“We’re still working out the details but we know that there’s going to be a panel of different faculty and staff, a couple of drop-in hours on climate anxiety and then we’re working on having some [professors] open their classes that are on the topic of climate change to students either virtually or in person,” Manning said.

There will also be a time capsule that will be opened in 10 years.

“In collaboration with the [Department of Multicultural Life] and the Center for Religious and Spiritual Life, we’ll have people reflecting on what they think we should be putting into a climate time capsule,” Manning said. “We hope that we will have had some climate justice happen by then.”

Carbon Neutral by 2025

The third major priority of the sustainability and facilities departments, originally proposed in 2009, was an emphasis on carbon neutrality with a final benchmark goal of a 52% reduction from its 2007-2008 carbon emission levels in 2025. The remaining 48% of carbon emissions would come from either offset or obtained from off-site renewable energy. This initiative would necessitate a 2.9% annual reduction in carbon emissions.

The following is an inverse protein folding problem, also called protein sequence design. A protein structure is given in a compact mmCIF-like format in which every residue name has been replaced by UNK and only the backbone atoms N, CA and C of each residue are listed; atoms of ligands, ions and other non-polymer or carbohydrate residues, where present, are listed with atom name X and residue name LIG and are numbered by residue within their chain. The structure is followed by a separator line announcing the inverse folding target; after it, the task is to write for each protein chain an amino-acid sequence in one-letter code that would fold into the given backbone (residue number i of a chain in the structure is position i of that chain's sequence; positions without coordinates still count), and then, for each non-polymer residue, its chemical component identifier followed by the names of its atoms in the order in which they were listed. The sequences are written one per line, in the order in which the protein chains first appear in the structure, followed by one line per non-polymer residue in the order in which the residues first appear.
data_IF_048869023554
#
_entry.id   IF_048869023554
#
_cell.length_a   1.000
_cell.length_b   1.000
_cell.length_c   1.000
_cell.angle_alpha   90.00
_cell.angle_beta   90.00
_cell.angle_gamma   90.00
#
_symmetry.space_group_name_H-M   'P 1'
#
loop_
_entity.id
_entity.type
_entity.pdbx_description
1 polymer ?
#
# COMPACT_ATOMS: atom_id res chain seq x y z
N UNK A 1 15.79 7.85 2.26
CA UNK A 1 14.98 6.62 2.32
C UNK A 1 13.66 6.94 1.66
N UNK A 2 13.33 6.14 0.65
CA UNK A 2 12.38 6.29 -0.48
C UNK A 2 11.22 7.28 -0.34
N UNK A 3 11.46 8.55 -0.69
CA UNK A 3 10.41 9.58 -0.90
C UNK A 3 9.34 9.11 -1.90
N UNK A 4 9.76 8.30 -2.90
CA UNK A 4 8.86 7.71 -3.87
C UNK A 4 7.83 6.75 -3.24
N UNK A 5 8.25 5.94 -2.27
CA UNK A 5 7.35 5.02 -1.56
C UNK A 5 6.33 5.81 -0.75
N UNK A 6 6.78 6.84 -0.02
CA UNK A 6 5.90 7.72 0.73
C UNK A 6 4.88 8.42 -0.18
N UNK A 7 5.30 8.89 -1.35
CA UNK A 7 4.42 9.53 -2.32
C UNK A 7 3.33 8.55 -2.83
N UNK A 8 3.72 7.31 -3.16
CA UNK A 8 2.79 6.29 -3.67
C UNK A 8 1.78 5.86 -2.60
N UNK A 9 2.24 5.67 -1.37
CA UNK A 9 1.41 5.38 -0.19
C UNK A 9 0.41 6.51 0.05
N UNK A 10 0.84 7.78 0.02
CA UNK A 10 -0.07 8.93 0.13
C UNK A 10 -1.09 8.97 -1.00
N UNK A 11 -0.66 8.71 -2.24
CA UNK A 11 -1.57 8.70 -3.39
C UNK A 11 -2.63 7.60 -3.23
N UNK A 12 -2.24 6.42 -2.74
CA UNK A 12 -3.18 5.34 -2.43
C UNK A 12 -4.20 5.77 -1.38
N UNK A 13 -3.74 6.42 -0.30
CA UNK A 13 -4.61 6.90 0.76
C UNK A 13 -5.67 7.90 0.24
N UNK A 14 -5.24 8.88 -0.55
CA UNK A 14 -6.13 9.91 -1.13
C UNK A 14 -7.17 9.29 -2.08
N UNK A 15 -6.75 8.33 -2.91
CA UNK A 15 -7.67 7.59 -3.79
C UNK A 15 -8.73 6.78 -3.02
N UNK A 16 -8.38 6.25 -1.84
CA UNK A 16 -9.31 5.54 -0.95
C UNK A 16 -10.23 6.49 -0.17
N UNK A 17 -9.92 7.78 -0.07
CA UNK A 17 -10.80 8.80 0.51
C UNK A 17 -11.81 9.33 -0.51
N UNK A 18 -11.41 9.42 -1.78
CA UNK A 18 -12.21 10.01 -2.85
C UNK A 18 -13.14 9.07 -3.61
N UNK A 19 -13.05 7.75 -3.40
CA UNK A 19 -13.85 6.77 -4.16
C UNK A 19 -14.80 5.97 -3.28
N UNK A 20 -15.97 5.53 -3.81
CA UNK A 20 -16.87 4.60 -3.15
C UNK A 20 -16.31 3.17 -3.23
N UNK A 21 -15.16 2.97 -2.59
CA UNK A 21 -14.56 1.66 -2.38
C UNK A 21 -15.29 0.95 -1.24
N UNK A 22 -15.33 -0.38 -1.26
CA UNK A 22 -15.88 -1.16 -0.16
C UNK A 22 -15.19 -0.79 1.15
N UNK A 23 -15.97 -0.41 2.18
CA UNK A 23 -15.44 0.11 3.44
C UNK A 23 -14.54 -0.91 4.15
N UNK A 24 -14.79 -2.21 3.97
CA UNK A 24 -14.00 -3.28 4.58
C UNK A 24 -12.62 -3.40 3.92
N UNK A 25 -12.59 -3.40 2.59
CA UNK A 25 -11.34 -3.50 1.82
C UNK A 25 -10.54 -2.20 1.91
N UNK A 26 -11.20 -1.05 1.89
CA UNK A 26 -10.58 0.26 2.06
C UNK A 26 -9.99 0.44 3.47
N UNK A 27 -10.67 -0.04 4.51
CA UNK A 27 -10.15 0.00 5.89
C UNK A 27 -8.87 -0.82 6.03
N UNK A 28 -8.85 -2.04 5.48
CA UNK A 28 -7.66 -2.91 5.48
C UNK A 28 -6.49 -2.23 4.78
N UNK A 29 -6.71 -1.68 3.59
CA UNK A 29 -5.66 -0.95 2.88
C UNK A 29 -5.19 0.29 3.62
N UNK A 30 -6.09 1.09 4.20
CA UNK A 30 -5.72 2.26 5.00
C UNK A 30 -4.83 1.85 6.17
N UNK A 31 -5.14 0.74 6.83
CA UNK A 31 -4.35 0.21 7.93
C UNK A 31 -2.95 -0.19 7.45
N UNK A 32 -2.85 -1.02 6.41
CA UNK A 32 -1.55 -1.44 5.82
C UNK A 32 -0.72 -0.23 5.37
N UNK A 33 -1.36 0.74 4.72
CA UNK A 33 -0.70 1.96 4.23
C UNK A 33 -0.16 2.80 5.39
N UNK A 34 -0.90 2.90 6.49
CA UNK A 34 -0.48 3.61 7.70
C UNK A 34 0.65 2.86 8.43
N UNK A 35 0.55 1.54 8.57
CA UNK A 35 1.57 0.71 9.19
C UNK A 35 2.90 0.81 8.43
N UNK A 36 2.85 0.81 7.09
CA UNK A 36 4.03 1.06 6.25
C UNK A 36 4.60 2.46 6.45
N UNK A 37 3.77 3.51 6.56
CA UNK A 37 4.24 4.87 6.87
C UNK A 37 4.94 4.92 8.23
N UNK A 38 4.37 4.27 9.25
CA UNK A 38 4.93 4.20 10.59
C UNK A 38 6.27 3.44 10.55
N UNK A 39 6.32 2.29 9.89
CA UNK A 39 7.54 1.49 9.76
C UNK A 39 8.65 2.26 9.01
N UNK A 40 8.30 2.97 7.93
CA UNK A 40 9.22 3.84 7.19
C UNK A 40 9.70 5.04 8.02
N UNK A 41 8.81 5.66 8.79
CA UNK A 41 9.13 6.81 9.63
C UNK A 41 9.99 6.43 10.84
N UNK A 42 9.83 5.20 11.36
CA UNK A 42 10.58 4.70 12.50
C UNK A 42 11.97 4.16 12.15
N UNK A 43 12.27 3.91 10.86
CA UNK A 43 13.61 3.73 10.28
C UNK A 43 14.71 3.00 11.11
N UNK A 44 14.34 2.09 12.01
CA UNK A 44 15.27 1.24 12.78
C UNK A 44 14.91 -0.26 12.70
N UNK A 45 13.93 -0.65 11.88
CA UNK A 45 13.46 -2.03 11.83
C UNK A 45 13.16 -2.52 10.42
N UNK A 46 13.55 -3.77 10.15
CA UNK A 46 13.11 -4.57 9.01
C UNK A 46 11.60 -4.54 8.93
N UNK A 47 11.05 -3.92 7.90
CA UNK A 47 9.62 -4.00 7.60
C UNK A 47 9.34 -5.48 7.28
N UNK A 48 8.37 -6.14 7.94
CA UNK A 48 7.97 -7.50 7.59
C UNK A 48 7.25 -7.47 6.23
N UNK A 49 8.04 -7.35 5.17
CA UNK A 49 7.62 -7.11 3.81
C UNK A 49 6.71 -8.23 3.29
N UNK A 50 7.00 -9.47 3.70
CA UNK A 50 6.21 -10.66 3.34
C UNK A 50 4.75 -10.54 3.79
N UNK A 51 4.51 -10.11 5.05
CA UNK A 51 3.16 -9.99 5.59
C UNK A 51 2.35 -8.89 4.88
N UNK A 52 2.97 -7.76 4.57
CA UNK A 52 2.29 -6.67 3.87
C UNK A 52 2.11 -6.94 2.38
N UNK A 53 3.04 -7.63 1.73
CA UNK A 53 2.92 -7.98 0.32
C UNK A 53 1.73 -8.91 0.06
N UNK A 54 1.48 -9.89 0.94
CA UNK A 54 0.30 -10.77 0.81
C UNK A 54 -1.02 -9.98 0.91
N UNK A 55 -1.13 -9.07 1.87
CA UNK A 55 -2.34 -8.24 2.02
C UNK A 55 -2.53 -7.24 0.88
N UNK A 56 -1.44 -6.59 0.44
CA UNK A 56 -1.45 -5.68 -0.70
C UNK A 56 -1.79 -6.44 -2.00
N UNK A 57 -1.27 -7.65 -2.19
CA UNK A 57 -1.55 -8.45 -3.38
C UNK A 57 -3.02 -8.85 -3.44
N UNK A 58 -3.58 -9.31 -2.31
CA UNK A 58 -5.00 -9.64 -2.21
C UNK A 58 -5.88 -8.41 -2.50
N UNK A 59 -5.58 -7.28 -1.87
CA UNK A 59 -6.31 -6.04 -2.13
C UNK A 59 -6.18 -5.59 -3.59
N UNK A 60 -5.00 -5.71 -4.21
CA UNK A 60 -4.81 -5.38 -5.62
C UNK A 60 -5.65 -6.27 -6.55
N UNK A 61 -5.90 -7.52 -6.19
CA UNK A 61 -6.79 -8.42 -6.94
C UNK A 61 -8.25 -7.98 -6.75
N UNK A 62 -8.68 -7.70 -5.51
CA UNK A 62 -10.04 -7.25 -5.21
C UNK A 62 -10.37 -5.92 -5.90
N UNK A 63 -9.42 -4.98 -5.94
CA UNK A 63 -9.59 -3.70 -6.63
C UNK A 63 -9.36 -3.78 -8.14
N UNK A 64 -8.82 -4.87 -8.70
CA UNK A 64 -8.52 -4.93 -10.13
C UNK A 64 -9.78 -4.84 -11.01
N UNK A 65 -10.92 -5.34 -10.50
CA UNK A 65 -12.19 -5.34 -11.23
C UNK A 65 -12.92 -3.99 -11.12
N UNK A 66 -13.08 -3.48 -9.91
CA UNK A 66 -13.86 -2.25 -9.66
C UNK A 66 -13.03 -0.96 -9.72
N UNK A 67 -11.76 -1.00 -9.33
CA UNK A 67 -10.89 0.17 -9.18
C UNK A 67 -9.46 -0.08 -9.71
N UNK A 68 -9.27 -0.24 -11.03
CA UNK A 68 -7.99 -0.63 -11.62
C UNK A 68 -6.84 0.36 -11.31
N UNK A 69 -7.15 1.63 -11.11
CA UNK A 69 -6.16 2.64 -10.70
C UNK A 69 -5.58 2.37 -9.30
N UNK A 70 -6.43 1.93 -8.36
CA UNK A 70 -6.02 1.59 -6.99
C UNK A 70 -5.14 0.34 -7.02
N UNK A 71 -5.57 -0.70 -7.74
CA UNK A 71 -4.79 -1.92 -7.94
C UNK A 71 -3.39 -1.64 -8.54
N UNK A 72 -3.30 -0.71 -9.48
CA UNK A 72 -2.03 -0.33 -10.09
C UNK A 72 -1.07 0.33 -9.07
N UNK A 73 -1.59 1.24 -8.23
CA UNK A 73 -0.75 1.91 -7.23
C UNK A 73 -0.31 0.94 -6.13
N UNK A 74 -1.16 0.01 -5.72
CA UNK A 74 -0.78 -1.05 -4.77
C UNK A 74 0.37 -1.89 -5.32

“We are going to have to revisit our climate neutrality goal, because the conditions under which we made [this] goal have dramatically changed,” Manning said. “One of the preconditions of our goal was dependent on Xcel Energy providing biofuel based [energy].”

Initially, the timeline of the carbon neutrality initiative included a change from the college’s current boilers to biofuel boilers, which was determined to be unrealistic for the college.

“While we have a commitment moving forward to sustainability, that doesn’t mean that with a 50-year boiler, it is cost-responsible or [environmentally] responsible to trash it, even if it’s supposed to last 50 years, to meet our carbon neutrality goals,” Maxwell said. “We don’t want to just throw something away that’s still perfectly good and has 40 more years of life in it to put something shiny when it’ll still work well.”

This means that the facilities department has limited ability to work towards reducing the college’s natural gas consumption with the current boilers, which operate at around 85% efficiency.

“Part of the reason that we focused on electricity is because electricity is expensive and has been lower-hanging fruit for us to go after,” Lief said. “So we’ve been able to have an outsized impact by focusing on the electrical side than we would be able to have by focusing on the natural gas side just because of the way our infrastructure is. There’s only so much efficiency we can wring out of the [boiler and steam] system we have and we are about there.”